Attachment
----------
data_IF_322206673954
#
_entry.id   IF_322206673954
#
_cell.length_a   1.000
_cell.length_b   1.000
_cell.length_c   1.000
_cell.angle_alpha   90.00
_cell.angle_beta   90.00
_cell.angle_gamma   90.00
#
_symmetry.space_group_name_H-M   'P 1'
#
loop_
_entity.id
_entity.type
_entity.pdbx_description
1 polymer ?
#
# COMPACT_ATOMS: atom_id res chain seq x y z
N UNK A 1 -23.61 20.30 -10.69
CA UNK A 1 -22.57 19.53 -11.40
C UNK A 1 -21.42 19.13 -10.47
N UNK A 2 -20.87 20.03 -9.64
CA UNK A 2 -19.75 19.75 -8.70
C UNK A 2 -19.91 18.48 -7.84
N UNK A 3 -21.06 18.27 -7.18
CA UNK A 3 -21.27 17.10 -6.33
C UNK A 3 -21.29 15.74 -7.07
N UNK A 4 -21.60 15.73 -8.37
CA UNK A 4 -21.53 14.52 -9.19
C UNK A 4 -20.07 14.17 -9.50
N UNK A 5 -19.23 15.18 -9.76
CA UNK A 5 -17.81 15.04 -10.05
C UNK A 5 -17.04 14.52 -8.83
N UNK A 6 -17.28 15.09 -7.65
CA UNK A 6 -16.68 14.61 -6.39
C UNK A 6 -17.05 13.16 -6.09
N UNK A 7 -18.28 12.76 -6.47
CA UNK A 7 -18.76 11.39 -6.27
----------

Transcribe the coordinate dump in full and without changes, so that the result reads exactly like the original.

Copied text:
data_IF_322206673954
#
_entry.id   IF_322206673954
#
_cell.length_a   1.000
_cell.length_b   1.000
_cell.length_c   1.000
_cell.angle_alpha   90.00
_cell.angle_beta   90.00
_cell.angle_gamma   90.00
#
_symmetry.space_group_name_H-M   'P 1'
#
loop_
_entity.id
_entity.type
_entity.pdbx_description
1 polymer ?
#
# COMPACT_ATOMS: atom_id res chain seq x y z
N UNK A 1 -23.61 20.30 -10.69
CA UNK A 1 -22.57 19.53 -11.40
C UNK A 1 -21.42 19.13 -10.47
N UNK A 2 -20.87 20.03 -9.64
CA UNK A 2 -19.75 19.75 -8.70
C UNK A 2 -19.91 18.48 -7.84
N UNK A 3 -21.06 18.27 -7.18
CA UNK A 3 -21.27 17.10 -6.33
C UNK A 3 -21.29 15.74 -7.07
N UNK A 4 -21.60 15.73 -8.37
CA UNK A 4 -21.53 14.52 -9.19
C UNK A 4 -20.07 14.17 -9.50
N UNK A 5 -19.23 15.18 -9.76
CA UNK A 5 -17.81 15.04 -10.05
C UNK A 5 -17.04 14.52 -8.83
N UNK A 6 -17.28 15.09 -7.65
CA UNK A 6 -16.68 14.61 -6.39
C UNK A 6 -17.05 13.16 -6.09
N UNK A 7 -18.28 12.76 -6.47
CA UNK A 7 -18.76 11.39 -6.27